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Old 08-25-2009, 09:06 PM   #1
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Bent frame?

I am currently considering a 1966 Overlander and I have been told that I need to look out for the chance that the frame could be bent due to the head being located in the back of the trailer and the extra weight of holding tanks bending the frame over time. Is this a real concern and if so, how do you check for it?
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Old 08-25-2009, 09:22 PM   #2
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Is it a real issue? Yes and no. The older Airstreams (before 1985) did indeed have shallow height frames. However, it was generally only a problem in the ones that are about 28' or longer. Really, the 31 footers are the ones that really a bad way.

I should know this but do an Overlander a shorter one? I thought they were like 23' or so. If that's the case, then you've probably got no worries.

But, beware of a 31 footer older than 1985. My '77 had the Sag and the Separation, mainly because the frame was too shallow and flexed too much.

best of luck,
- Jim
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Old 08-25-2009, 09:23 PM   #3
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Check the forums for "rear end separation", there are tons of posts on what it is, and what it takes to fix it. Most trailers of that era have some problems with the floor in the rear (my 68 Trade Wind was terrible). Water is the cause but there are several ways things get wet back there. All can be addressed but do be aware that if you do find separation and or a soft or rotted bathroom floor you are looking at major work. All of this is covered many times over in the forums so I won't get into detail other than to say it is a lot of work so don't underestimate the time/money involved to fix it.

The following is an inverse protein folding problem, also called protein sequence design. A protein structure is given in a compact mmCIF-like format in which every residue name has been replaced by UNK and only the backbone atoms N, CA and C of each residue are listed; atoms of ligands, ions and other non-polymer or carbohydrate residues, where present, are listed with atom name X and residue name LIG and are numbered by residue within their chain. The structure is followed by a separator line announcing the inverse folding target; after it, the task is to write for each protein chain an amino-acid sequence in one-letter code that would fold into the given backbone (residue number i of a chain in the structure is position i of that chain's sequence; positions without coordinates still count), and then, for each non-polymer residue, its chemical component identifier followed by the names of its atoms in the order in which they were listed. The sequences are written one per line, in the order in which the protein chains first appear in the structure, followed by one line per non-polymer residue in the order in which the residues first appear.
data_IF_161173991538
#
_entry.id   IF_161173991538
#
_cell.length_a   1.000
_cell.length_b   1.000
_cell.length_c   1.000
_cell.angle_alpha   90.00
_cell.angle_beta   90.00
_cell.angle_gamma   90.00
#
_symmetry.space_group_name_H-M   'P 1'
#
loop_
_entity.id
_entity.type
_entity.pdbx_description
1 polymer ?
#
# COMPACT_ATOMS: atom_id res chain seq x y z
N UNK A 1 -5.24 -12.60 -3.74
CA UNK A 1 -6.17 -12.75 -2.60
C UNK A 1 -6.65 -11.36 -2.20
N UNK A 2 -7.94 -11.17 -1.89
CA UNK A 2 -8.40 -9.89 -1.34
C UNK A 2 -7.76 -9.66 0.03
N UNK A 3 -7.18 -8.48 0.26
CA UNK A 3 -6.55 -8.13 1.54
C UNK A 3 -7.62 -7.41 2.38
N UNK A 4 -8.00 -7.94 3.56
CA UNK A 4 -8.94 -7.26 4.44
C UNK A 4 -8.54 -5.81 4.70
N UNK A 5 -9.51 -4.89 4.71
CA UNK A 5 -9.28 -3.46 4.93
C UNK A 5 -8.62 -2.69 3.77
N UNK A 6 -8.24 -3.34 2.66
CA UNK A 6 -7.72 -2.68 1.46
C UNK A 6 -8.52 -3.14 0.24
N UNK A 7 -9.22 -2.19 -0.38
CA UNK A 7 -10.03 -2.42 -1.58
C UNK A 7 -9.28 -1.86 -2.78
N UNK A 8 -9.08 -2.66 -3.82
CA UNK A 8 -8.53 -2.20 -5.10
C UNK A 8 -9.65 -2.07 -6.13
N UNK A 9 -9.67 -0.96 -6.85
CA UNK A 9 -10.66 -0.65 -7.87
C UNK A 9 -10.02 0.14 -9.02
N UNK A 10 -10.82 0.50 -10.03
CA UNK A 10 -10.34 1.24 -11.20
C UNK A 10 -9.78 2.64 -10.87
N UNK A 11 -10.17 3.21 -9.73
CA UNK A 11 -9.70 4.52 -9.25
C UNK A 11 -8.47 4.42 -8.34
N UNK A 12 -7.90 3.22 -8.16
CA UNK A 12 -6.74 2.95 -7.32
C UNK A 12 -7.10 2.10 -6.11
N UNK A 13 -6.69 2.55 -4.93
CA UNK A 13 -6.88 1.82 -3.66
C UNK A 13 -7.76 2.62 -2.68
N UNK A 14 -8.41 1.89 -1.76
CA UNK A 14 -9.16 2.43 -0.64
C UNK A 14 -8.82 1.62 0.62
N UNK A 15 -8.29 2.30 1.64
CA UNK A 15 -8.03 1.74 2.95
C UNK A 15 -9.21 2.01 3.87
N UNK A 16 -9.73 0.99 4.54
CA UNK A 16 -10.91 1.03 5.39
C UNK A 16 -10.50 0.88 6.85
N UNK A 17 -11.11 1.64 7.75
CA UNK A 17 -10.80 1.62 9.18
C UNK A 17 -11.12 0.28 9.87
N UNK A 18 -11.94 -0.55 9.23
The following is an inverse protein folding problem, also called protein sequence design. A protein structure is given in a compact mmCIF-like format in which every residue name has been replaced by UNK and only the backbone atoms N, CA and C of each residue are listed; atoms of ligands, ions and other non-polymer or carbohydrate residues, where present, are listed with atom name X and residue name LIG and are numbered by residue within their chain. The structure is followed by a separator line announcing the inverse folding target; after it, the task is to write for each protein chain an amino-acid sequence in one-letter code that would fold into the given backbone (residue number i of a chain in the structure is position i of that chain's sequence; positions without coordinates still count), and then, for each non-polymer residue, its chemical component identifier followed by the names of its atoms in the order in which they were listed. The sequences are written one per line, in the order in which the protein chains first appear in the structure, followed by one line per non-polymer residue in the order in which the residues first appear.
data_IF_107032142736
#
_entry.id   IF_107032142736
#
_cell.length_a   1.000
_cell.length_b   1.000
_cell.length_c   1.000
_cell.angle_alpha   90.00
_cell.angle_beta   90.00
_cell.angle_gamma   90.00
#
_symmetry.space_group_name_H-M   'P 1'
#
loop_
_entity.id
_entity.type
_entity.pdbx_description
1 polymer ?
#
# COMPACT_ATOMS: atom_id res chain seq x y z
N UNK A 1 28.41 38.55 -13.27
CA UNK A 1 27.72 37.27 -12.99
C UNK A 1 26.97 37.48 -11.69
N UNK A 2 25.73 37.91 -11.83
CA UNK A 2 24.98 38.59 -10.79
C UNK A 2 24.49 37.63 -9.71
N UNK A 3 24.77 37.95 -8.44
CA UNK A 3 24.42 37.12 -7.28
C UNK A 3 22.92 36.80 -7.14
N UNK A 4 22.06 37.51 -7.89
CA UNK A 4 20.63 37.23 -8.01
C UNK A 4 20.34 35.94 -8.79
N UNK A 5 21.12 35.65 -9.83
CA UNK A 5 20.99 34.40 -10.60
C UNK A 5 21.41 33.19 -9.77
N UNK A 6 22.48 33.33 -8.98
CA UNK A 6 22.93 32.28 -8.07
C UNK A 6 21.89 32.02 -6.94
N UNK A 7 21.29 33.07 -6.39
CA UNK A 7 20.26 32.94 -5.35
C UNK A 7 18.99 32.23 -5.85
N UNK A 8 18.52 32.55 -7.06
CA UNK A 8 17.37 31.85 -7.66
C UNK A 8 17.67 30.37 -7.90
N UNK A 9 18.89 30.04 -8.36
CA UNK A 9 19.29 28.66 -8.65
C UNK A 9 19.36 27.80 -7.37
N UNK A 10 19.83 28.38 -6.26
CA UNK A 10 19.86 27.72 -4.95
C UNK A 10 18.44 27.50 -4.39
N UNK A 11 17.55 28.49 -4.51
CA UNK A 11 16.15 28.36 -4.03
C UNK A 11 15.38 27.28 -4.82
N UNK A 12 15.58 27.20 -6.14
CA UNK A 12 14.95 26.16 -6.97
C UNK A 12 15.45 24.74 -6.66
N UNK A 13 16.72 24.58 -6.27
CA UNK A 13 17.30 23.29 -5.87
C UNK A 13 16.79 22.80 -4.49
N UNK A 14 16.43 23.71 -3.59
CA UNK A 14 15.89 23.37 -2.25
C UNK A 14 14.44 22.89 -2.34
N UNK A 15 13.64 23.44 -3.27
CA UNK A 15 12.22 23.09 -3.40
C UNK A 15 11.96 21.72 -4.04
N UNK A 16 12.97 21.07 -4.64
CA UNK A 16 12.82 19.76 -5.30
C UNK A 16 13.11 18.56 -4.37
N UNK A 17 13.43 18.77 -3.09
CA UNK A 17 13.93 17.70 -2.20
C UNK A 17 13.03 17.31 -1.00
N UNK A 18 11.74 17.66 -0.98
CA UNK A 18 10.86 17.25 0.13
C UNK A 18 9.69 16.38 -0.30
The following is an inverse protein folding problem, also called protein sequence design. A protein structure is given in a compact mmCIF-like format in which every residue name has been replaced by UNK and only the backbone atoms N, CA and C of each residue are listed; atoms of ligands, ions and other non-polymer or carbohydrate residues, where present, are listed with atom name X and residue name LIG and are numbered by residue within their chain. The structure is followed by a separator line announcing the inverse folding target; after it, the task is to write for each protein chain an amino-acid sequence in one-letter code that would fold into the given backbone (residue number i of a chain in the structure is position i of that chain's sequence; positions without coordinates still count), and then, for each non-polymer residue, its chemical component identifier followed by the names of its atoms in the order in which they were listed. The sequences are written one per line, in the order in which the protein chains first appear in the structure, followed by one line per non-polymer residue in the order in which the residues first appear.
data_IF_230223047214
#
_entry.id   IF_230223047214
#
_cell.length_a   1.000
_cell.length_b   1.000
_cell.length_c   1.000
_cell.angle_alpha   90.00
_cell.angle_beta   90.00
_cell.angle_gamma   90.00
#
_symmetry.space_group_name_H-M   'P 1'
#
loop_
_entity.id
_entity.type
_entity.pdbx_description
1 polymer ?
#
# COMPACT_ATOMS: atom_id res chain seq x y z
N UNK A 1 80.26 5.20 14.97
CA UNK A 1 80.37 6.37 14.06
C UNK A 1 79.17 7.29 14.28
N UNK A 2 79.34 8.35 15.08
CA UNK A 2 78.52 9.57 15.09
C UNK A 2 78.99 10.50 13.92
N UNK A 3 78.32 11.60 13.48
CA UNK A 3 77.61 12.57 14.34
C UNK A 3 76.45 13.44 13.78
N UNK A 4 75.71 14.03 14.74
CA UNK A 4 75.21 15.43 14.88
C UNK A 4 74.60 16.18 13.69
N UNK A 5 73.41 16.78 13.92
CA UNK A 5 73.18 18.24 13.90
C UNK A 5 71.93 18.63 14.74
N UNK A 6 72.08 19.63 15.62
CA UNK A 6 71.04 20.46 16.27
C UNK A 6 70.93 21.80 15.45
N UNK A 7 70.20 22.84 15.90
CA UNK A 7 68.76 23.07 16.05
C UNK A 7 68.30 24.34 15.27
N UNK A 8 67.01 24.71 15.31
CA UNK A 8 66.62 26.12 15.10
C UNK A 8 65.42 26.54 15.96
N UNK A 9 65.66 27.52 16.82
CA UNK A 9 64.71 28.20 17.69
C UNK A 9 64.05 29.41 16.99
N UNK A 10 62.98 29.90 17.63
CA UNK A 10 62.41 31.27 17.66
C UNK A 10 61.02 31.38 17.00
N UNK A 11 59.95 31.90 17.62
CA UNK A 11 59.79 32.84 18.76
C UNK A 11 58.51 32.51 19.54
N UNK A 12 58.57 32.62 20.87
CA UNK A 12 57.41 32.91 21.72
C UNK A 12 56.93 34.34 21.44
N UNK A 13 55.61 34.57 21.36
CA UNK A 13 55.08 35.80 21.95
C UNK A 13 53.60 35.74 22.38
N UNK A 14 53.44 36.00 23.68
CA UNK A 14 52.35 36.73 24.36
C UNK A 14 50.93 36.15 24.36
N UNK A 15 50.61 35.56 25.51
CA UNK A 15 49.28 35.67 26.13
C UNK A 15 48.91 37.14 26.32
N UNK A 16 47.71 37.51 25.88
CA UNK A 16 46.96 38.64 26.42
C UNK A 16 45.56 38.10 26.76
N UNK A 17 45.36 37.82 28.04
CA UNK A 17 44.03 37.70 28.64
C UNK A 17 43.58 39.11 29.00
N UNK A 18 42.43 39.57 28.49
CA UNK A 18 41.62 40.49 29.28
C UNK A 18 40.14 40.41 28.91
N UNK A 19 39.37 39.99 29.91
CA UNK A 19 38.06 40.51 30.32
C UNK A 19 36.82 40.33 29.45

Good luck. The Overlander is a great trailer.
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Old 08-25-2009, 09:25 PM   #4
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It's 26'. So do you think I have an issue here? I'm so new to all of this that I don't really know what I could be getting myself into. Or how to evaluate the potential of a problem.
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Old 08-25-2009, 09:35 PM   #5
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Bent frame?

Greetings c.zellermaye!

Welcome to the Forums!

Originally Posted by c.zellermaye View Post
It's 26'. So do you think I have an issue here? I'm so new to all of this that I don't really know what I could be getting myself into. Or how to evaluate the potential of a problem.
Of the two possible problems, frame sag is unlikely in a 1966 Overlander -- not impossible but unlikely. Frame sag can be identified by a bulge in the side skin behind the wheel wells or sometimes over the wheel wells. In serious cases, you can even see a crack in the frame in the vicinity of the axle mounting plate. There is a factory repair kit for this problem, and it is a somewhat expensive repair.

Rear end separation, however, is quite possible. With rear end separation, the body structure has become separated from the frame allowing the body and frame to move independently of one another. This condition can be idnetified by bumper movement away from the body under pressure -- example have a partner sit or stand on the rear bumper and observe for an opening that may develop between the frame extension to which the bumper is attached and the body. If a gap develops, there is at least some rear end separation present -- and in most cases some rot in the rear floor area -- usually near the perimeter of the one-stop-service-compartment (rear trunk).

I had rear end separation repaired in my Overlander nearly a decade ago, and even then it was nearly $2,000 for the repair itself and the patching of the floor in a small spot where rot was discovered.

Good luck with your investigation!

Kevin D. Allen
WBCCI (Lifetime Member)/VAC/Free Wheelers #6359
AIR #827
1964 Overlander International/1999 GMC K2500 Suburban (7400 VORTEC/4.11 Differentials)
1978 Argosy Minuet 6.0 Metre/1975 Cadillac Eldorado Convertible (8.2 Liter V8/2.70 Final Drive)
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Old 08-25-2009, 09:36 PM   #6
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Improper maintennance, (sealing at the rear end) allows water to migrate to the plywood, dry rot, impacting the rear skid bars, wheel balance, all are cummulative to the degrading of the rear shell to frame attachments.

I've not seen an Overlander with a bent frame, have run into 3 Globetrotters mid 60's with cracked frames at the axle mounting locations.
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